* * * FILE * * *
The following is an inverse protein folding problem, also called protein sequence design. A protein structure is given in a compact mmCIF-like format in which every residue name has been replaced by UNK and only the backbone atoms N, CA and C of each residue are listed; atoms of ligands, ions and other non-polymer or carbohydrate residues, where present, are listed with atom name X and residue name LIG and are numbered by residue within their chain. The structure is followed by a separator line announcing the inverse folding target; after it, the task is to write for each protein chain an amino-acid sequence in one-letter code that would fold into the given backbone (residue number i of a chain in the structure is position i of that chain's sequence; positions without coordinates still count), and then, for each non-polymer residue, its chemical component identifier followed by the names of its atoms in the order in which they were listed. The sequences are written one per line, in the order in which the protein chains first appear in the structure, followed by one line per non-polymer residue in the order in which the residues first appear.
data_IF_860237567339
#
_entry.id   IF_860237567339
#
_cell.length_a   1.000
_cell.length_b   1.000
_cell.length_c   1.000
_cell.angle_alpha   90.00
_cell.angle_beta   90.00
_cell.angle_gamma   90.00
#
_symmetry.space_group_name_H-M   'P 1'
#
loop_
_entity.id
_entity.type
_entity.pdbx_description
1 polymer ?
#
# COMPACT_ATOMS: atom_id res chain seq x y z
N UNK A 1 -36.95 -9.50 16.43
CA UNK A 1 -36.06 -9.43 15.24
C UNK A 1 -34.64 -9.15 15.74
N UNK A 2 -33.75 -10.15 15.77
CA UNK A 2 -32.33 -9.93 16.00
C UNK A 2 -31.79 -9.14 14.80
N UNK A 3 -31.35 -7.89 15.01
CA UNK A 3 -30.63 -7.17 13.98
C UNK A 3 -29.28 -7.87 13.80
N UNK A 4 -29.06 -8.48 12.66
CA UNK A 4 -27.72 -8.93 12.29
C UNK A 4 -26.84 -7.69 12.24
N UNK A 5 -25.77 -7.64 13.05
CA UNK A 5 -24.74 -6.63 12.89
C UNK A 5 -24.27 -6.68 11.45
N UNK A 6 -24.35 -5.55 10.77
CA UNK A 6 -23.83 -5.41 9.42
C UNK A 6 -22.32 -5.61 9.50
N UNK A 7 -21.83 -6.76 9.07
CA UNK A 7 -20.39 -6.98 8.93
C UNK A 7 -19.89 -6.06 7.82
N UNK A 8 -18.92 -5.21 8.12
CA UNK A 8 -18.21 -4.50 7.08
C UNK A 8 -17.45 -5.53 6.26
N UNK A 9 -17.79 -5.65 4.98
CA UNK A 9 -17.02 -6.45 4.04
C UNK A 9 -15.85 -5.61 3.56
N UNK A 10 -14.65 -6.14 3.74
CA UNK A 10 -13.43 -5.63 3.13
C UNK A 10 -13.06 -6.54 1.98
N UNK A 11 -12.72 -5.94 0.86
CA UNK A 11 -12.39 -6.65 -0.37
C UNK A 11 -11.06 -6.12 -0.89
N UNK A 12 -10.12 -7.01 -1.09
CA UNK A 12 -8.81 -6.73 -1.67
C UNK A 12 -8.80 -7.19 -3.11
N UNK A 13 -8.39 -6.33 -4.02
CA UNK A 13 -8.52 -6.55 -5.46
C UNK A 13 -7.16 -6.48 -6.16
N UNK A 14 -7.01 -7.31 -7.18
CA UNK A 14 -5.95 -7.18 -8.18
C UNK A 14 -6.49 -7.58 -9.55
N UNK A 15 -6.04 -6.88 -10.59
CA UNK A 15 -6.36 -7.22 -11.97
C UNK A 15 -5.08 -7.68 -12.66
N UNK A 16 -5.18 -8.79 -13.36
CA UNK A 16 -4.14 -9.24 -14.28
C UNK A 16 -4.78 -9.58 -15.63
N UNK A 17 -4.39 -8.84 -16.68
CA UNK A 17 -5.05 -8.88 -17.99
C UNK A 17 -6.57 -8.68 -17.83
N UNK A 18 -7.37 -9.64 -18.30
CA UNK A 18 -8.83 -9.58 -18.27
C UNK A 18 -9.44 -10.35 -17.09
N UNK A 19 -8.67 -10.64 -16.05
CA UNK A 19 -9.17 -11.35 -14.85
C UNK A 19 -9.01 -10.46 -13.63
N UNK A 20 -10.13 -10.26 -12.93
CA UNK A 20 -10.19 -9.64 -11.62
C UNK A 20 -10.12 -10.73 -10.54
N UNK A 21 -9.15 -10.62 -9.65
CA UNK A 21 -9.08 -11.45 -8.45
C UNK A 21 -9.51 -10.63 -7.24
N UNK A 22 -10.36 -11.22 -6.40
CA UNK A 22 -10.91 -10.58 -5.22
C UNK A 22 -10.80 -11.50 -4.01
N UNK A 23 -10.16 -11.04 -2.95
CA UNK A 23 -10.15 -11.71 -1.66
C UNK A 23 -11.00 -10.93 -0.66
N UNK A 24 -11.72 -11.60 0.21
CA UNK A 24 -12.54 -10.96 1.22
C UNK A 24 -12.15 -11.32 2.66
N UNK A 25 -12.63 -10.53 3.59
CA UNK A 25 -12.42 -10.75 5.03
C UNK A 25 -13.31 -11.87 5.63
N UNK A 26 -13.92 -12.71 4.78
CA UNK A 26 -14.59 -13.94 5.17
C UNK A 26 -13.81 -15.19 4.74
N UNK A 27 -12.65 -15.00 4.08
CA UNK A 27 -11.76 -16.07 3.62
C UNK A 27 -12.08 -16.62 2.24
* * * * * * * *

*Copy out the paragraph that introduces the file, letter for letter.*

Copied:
The following is an inverse protein folding problem, also called protein sequence design. A protein structure is given in a compact mmCIF-like format in which every residue name has been replaced by UNK and only the backbone atoms N, CA and C of each residue are listed; atoms of ligands, ions and other non-polymer or carbohydrate residues, where present, are listed with atom name X and residue name LIG and are numbered by residue within their chain. The structure is followed by a separator line announcing the inverse folding target; after it, the task is to write for each protein chain an amino-acid sequence in one-letter code that would fold into the given backbone (residue number i of a chain in the structure is position i of that chain's sequence; positions without coordinates still count), and then, for each non-polymer residue, its chemical component identifier followed by the names of its atoms in the order in which they were listed. The sequences are written one per line, in the order in which the protein chains first appear in the structure, followed by one line per non-polymer residue in the order in which the residues first appear.